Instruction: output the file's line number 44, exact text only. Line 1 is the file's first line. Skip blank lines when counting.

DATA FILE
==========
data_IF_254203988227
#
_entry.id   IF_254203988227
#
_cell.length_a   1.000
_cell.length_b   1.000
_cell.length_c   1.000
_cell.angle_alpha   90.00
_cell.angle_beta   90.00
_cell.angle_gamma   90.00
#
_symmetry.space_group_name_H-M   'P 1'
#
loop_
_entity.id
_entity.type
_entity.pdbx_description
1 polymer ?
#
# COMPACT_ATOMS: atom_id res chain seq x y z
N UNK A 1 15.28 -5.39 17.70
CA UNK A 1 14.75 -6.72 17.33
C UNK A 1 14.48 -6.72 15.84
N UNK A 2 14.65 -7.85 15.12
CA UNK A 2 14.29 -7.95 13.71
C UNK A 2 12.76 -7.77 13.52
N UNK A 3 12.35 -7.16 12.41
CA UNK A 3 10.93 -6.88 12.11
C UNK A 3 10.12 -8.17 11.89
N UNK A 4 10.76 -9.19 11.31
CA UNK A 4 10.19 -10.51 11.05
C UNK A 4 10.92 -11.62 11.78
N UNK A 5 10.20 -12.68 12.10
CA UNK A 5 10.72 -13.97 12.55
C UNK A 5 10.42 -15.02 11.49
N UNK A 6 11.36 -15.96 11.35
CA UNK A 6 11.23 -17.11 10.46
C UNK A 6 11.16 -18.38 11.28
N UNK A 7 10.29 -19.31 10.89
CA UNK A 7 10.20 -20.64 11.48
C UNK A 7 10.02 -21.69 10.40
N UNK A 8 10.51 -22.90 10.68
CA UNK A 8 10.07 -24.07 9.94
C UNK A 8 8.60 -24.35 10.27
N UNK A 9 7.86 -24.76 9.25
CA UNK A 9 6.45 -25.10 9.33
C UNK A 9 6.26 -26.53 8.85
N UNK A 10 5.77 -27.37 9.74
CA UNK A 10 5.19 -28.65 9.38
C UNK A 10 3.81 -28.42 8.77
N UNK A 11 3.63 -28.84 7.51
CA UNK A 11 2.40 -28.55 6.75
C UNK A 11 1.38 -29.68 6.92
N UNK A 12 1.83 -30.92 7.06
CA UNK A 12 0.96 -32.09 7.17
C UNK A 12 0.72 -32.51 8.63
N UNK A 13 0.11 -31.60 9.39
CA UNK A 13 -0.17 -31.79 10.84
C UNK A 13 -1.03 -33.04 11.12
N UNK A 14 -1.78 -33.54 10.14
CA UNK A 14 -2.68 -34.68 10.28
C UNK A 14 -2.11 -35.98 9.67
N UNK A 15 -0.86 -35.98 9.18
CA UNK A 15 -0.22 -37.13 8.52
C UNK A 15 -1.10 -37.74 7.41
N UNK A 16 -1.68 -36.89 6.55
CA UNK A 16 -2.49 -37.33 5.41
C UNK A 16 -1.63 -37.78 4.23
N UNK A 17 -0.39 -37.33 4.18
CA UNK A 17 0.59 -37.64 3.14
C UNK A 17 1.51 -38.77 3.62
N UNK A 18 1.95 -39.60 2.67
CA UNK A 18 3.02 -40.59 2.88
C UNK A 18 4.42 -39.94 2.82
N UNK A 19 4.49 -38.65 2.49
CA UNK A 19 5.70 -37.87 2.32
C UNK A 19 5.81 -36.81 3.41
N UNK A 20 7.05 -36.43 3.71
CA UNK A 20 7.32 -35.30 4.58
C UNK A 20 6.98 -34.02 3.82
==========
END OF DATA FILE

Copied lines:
C UNK A 8 8.60 -24.35 10.27